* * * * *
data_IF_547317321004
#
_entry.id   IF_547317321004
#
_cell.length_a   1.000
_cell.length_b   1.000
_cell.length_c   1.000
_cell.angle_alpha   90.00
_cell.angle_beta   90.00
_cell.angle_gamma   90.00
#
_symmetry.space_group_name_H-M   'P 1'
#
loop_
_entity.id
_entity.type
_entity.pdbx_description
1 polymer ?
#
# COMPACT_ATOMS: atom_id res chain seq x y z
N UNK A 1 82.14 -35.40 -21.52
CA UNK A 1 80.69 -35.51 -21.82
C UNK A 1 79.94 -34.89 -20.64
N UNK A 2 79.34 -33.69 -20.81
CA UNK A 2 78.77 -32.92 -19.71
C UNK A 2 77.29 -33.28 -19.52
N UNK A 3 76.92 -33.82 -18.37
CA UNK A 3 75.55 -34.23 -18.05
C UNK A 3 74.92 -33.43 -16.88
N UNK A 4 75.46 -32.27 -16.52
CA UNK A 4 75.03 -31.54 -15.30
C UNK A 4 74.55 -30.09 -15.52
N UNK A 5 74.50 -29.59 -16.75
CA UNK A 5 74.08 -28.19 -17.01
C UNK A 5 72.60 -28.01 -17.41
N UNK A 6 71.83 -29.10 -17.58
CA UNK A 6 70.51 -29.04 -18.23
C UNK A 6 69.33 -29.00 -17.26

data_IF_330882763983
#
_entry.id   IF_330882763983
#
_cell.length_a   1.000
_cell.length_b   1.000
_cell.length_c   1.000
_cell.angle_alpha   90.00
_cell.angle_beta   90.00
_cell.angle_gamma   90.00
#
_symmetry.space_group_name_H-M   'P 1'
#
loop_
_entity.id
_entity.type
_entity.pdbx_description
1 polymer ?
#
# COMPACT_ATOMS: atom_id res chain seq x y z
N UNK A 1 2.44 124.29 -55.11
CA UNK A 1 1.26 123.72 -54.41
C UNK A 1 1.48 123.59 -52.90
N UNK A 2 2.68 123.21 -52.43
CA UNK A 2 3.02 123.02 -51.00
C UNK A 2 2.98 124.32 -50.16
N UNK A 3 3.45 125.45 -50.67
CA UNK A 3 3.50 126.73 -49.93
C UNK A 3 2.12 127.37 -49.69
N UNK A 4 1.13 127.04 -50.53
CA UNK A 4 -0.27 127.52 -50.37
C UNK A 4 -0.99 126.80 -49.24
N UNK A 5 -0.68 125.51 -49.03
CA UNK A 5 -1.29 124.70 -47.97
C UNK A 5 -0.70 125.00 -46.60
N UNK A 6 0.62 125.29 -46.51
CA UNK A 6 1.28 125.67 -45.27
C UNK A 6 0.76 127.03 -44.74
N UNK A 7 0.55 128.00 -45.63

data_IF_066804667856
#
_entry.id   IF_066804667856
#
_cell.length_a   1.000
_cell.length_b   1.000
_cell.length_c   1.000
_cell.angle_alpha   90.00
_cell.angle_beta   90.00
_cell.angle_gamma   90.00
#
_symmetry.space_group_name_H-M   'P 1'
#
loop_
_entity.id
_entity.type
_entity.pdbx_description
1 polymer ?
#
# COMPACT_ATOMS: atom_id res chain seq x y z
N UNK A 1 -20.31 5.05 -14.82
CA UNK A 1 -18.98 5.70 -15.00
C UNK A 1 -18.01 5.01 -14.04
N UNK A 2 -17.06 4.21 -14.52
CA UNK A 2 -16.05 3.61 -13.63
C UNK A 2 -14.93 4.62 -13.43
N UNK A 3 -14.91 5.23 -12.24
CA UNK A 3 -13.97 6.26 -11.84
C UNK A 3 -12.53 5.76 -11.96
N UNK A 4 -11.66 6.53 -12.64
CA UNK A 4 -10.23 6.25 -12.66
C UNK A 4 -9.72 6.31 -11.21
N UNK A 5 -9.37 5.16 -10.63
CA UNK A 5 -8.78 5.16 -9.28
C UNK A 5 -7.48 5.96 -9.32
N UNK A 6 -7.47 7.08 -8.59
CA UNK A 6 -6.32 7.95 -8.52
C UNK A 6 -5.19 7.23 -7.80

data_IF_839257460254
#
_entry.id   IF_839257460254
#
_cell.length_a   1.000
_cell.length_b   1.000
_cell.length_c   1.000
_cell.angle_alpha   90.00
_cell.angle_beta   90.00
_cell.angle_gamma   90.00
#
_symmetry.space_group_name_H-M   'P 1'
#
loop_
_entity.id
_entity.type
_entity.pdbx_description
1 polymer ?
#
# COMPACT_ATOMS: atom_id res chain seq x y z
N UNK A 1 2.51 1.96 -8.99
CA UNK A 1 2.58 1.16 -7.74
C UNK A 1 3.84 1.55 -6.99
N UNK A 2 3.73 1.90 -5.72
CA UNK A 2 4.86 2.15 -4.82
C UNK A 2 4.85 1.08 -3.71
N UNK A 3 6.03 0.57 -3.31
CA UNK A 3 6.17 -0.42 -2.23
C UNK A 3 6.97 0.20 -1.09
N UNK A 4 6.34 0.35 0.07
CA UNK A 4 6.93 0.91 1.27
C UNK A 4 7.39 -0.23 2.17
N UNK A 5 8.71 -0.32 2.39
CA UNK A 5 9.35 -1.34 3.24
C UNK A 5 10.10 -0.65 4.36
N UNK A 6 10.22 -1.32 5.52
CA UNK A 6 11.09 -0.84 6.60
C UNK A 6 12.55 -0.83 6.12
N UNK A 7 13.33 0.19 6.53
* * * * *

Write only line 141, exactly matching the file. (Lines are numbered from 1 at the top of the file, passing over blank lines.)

C UNK A 2 4.85 1.08 -3.71